Provider Treating Nightclub Shooting Victims Reports BreachOrlando Health Notifies Patients of Records Snooping
A Florida healthcare provider that treated victims of the Orlando Pulse nightclub massacre in June is notifying patients impacted by a breach involving insider record snooping.
Privacy and security experts say the breach highlights challenges many healthcare organizations face in protecting patient data from inappropriate access by insiders, especially during high-profile emergency situations and other crises.
"Snooping - for curiosity and many other reasons - is never going to go away since it's the human condition and we don't have the technology to prevent it," says privacy and security expert Kate Borten, founder of the consultancy The Marblehead Group. "All healthcare organizations carry this risk and must be diligent in limiting access, monitoring access, teaching the workforce that snooping is prohibited, and then sanctioning offenders."
In a letter to patients obtained by Florida TV station WFTV, Orlando Health, which operates several hospitals in central Florida, says: "On July 12, while conducting patient record access audits, we learned that on June 15, an Orlando Health employee accessed patient records outside of the employee's current job responsibilities."
The letter does not specify that patients affected by the breach were victims of the June 12 Pulse nightclub shooting. Nor does the letter indicate how many patients were impacted by the privacy incident.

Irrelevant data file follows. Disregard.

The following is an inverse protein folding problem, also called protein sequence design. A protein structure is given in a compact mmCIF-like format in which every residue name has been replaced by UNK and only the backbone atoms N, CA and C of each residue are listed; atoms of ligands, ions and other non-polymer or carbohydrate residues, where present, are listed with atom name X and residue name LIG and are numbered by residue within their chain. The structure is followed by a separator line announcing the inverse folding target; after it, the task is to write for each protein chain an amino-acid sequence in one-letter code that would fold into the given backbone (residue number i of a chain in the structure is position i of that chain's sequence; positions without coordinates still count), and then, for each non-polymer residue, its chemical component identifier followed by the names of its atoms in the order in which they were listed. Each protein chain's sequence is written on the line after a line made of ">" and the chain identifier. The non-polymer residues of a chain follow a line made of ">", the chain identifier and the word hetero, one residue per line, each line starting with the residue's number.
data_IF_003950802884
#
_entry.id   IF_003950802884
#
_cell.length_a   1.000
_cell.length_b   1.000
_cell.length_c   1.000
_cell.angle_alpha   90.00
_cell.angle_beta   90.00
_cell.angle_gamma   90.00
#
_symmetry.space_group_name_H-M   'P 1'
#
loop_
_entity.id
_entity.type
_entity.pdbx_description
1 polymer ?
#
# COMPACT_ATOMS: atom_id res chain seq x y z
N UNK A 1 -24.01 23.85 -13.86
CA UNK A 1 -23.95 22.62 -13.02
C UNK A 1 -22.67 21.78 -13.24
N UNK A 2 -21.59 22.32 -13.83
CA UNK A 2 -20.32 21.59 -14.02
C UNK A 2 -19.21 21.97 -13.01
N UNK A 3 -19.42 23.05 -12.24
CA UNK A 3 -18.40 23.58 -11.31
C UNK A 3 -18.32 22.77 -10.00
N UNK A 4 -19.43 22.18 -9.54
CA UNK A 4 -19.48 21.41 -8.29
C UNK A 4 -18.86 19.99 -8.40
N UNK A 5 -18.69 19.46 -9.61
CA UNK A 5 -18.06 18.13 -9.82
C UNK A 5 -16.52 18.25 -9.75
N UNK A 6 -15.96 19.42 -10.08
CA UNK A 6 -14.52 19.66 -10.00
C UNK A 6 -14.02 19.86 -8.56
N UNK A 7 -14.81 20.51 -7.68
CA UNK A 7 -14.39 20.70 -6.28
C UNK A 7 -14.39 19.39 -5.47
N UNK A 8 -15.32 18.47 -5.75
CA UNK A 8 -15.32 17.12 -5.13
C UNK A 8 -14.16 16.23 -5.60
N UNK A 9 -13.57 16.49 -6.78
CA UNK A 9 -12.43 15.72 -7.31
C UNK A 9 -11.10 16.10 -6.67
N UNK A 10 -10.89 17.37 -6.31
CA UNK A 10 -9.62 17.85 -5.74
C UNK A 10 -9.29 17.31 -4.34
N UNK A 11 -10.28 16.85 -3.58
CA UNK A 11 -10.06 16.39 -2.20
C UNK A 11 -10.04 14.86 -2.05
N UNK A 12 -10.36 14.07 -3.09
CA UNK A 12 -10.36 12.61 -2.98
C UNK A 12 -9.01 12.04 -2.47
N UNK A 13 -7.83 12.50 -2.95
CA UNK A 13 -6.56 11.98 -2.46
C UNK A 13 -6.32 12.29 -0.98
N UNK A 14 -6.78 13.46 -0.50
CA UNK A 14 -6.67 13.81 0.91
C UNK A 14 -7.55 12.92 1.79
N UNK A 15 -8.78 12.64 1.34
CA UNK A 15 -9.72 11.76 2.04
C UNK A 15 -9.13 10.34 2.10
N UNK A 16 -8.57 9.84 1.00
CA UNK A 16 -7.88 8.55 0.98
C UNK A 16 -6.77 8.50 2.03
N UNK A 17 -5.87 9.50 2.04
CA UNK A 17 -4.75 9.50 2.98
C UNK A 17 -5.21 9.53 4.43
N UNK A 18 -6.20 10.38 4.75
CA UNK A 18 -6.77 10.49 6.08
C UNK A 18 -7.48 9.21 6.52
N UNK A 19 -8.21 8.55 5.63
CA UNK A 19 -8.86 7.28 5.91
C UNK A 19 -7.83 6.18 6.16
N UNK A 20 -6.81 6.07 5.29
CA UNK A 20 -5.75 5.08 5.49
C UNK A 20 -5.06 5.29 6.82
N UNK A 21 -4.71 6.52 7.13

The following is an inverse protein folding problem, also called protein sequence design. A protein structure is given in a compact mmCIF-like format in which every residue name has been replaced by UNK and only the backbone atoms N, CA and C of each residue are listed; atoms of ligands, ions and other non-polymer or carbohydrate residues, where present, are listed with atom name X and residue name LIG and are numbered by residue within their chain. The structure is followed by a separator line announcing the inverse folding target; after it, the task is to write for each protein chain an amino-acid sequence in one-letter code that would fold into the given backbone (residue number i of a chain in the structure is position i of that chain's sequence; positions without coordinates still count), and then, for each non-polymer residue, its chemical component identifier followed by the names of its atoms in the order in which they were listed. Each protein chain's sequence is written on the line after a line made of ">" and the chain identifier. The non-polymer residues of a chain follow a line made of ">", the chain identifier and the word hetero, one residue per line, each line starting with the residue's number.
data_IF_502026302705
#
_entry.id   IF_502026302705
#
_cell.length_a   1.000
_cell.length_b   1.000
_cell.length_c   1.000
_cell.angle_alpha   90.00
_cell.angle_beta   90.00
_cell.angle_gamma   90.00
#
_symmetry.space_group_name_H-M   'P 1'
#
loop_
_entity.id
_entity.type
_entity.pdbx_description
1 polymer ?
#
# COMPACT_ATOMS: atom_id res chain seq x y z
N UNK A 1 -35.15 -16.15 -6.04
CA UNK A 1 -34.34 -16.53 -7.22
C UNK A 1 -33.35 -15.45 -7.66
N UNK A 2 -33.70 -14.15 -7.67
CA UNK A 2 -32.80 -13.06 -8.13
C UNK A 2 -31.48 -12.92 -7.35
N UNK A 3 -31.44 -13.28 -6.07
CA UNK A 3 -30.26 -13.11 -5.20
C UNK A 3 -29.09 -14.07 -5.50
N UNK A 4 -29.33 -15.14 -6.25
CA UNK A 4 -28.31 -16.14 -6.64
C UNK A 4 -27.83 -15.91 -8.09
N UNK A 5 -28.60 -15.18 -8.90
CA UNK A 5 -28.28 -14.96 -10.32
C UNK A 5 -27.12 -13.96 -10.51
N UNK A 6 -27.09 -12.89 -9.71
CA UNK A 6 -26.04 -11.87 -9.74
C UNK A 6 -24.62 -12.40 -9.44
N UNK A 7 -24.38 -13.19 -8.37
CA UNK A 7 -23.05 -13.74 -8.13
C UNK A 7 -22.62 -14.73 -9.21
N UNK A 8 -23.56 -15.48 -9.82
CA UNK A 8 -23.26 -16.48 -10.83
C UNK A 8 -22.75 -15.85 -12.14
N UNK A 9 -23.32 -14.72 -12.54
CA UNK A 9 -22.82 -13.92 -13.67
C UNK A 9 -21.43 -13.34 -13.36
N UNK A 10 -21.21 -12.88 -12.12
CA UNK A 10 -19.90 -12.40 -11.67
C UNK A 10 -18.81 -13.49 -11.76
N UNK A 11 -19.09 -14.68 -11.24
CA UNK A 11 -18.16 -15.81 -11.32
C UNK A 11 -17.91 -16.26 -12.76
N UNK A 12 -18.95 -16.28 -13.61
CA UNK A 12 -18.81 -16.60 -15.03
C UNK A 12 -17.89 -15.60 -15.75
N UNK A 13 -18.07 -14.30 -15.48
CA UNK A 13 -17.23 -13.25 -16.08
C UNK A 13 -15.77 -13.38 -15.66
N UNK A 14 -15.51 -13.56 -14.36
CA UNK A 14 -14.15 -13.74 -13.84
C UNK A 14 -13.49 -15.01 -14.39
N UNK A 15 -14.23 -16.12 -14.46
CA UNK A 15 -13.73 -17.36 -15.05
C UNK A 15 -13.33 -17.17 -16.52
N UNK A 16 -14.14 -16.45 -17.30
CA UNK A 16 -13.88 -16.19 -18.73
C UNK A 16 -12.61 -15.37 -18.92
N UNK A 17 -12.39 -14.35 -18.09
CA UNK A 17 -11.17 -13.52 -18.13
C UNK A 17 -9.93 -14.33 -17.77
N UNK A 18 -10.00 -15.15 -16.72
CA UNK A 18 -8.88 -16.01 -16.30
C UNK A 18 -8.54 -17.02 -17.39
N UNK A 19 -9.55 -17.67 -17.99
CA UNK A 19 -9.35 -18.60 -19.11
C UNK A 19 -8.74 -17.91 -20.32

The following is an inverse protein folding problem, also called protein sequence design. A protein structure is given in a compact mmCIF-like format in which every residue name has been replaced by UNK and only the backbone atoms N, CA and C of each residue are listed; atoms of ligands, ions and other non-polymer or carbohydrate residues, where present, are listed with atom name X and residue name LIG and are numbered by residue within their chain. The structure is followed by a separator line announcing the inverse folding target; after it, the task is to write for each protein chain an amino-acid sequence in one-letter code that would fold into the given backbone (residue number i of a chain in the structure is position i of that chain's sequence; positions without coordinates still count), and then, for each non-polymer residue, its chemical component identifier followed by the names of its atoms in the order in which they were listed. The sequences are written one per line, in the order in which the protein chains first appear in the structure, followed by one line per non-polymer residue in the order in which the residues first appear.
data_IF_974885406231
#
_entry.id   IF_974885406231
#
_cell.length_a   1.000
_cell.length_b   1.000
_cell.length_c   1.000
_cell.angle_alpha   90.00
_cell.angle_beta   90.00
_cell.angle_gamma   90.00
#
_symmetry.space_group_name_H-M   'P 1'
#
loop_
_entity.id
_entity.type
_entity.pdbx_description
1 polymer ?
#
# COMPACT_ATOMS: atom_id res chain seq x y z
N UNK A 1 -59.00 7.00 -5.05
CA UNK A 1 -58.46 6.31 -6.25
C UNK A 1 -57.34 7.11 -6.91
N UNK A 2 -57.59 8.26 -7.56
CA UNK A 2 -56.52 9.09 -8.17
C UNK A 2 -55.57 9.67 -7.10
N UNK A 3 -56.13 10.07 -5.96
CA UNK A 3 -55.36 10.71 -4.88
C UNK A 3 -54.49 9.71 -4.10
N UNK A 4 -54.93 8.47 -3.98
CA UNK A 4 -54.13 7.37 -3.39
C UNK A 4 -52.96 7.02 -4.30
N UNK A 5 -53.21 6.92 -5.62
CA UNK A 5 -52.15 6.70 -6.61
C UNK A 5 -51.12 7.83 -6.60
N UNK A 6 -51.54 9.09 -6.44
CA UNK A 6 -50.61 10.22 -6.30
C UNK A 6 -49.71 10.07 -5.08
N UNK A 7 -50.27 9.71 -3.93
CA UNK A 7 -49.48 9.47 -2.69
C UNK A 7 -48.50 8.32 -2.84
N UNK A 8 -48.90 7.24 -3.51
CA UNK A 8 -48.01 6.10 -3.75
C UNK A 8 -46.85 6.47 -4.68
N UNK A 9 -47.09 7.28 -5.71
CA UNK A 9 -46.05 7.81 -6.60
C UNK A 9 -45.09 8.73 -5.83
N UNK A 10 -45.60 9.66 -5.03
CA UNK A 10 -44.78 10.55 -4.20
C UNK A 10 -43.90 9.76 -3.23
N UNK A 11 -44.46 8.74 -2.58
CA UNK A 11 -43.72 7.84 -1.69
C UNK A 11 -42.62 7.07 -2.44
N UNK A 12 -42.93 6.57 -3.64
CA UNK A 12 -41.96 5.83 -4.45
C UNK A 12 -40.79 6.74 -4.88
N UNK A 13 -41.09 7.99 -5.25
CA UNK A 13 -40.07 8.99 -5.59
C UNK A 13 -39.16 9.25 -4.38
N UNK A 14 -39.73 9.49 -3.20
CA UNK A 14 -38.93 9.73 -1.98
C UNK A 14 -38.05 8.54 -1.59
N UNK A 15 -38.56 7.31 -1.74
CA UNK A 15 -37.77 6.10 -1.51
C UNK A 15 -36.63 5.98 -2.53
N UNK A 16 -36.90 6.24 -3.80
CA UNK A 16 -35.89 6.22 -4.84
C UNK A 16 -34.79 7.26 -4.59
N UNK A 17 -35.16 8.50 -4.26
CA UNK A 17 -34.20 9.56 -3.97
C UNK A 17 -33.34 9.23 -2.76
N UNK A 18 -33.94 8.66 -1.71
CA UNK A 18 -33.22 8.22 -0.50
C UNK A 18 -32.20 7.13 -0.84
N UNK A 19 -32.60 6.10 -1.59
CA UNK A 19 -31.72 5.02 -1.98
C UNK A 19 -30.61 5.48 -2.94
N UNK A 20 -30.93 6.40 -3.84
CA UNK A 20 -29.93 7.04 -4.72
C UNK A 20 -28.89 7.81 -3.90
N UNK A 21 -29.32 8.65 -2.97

WFTV reports, however, that patients receiving the letter - and in some cases phone calls - from Orlando Health about the incident were treated for shotgun and other injuries sustained in the attack.
On its website, Orlando Health indicates that 44 victims of the Pulse massacre were treated at its Orlando Regional Medical Center.
The letter notes that the employee "had no reason to access these records and we believe the employee was viewing these records out of personal curiosity. The employee was sanctioned according to Orlando Health policy."
Orlando Health says in the letter that the employee was able to view "limited information" in electronic medical records, including patient name, date of birth, weight, hospital location, hospital account number, hospital medical record number, date and time of admission, physician and visit reason. "The information did not include any other clinical information," the letter notes. "The employee did not have access to your full Social Security number or other financial information. The information was not downloaded or printed, and we have no evidence that your information has been used in any way or removed from the hospital."